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The English Romantic artist Joseph Mallord William Turner (17751851) was hailed as the "painter of light" for his brilliantly colored landscapes and seascapes. He drew much influence from the French painter Claude Lorrain (c. 1604/5?1682), who was a vital force in Turner's artistic practice from his formative years until the end of his working life. So great was Claude's influence that Turner stipulated in his will that his works hang alongside Claude's in the National Gallery, London. This book examines the ways in which Turner consistently strove to confront Claude's achievement and legacy. He had encountered Claude's works in salerooms and in the collections of his aristocratic patrons, and applied what he had learned to the British countryside, producing views of the Thames valley that transform it into an idyllic pastoral scene reminiscent of the Roman Campagna. For the balance of his career, Turner continued to pit himself against Claude, paying homage even as he continually sought to go beyond the accomplishments of his master.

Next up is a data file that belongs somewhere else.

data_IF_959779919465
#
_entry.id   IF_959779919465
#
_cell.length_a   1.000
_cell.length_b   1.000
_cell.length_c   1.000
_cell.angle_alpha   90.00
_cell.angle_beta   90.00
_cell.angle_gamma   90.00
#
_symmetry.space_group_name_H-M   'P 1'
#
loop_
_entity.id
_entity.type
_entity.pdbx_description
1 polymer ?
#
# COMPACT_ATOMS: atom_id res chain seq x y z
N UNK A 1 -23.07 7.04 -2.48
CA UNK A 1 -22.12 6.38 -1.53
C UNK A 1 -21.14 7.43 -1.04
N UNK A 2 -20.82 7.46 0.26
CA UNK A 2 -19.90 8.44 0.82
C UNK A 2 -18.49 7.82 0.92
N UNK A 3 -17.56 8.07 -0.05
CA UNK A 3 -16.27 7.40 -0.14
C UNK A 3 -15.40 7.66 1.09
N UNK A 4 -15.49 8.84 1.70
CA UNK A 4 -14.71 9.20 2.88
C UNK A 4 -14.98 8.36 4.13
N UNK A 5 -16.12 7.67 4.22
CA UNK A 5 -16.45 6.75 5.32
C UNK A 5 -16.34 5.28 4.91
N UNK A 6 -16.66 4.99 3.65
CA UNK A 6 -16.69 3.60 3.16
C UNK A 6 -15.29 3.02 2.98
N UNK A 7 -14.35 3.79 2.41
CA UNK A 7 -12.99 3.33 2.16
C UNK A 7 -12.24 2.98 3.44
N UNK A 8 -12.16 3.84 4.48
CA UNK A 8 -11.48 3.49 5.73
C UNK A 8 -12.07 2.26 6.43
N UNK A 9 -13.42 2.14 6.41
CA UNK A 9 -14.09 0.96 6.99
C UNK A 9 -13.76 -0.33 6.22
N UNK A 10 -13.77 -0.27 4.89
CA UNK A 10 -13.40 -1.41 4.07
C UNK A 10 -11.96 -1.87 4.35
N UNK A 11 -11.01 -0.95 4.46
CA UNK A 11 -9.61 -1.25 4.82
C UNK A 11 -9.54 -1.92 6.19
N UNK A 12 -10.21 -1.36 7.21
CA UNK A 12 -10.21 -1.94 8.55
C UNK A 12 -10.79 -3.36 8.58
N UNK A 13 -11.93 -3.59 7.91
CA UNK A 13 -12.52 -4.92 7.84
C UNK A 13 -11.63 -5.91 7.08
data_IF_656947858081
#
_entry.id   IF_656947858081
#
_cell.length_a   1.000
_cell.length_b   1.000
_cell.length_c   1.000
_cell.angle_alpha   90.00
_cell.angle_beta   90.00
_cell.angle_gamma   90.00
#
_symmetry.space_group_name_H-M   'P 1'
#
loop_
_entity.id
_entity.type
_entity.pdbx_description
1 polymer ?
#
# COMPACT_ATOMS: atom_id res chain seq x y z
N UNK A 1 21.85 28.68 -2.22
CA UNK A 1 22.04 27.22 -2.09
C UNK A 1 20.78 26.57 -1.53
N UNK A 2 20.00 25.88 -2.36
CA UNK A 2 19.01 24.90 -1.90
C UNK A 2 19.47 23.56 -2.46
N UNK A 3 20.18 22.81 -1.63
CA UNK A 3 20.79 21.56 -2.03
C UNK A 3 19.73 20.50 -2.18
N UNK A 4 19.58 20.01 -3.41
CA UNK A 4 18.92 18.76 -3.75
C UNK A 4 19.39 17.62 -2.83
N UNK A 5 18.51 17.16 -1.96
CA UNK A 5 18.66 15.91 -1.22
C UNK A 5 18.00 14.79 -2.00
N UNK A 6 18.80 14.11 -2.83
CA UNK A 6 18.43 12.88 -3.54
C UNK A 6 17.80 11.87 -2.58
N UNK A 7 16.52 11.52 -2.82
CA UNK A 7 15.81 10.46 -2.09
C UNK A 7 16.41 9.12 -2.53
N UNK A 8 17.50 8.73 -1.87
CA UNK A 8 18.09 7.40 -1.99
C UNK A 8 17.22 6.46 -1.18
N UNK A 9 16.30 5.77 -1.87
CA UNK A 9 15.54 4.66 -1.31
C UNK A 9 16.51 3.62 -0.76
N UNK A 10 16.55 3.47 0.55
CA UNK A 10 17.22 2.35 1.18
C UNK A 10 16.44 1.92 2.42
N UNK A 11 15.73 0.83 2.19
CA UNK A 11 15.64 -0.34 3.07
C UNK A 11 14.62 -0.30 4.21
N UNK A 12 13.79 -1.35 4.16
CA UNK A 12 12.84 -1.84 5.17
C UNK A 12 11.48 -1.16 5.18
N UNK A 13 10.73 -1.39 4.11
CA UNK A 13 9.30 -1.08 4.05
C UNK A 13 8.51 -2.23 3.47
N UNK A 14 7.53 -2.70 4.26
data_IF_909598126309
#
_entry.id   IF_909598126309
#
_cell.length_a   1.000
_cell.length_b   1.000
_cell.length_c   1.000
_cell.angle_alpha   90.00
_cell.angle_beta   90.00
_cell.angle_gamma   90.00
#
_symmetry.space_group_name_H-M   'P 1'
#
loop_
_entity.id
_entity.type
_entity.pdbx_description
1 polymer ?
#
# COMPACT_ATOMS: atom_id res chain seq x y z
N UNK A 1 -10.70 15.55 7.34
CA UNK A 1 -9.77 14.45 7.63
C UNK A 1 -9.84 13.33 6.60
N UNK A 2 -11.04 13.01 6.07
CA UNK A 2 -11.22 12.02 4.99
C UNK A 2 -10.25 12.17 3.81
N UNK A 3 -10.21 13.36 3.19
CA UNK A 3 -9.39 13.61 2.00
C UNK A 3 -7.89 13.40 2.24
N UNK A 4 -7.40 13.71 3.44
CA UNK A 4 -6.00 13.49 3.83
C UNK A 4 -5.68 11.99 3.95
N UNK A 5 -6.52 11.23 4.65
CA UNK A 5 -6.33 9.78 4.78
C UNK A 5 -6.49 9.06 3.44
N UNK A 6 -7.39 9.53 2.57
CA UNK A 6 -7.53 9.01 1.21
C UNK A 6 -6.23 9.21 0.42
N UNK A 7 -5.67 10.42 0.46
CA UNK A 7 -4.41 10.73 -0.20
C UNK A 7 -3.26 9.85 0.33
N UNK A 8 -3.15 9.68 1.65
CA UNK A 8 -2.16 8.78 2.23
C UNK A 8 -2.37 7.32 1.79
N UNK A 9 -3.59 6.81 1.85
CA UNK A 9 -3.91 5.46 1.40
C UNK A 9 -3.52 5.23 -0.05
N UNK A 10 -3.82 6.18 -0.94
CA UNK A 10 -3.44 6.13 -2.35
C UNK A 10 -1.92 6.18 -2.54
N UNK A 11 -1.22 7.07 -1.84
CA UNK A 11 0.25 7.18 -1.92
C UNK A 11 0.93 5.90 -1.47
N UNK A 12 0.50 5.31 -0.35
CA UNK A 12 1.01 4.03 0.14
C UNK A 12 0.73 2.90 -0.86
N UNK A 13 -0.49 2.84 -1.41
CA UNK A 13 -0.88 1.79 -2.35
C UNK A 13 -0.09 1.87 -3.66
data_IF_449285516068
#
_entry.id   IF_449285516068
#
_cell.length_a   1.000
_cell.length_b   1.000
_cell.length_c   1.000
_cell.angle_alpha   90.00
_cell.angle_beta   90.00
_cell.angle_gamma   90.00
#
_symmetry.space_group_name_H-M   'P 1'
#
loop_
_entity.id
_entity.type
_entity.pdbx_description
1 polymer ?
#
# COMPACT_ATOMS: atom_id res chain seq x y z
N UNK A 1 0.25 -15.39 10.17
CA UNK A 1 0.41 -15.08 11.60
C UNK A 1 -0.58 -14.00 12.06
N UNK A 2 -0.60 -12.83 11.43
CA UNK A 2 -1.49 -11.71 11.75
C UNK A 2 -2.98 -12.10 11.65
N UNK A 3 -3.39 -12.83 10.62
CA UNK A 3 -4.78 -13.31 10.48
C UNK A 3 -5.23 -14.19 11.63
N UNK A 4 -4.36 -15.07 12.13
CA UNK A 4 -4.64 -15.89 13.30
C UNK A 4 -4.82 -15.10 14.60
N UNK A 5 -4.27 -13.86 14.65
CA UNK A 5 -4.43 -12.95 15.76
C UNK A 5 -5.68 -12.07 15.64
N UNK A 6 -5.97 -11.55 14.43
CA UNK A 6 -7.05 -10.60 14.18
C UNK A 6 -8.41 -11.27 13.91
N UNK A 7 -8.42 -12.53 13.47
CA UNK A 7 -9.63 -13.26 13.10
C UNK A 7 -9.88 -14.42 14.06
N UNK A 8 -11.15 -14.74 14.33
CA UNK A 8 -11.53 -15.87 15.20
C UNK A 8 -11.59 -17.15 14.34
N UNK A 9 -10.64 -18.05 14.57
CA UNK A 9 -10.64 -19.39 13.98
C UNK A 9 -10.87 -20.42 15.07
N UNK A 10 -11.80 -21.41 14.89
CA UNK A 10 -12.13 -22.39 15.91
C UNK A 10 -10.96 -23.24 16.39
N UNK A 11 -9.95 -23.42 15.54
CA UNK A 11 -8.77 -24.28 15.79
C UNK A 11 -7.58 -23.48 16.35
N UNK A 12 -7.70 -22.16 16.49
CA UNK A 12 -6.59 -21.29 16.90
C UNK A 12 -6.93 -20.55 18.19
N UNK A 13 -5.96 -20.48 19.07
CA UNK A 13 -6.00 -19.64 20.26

Ian Warrell is curator of 18th- and 19th-century British art at Tate Britain.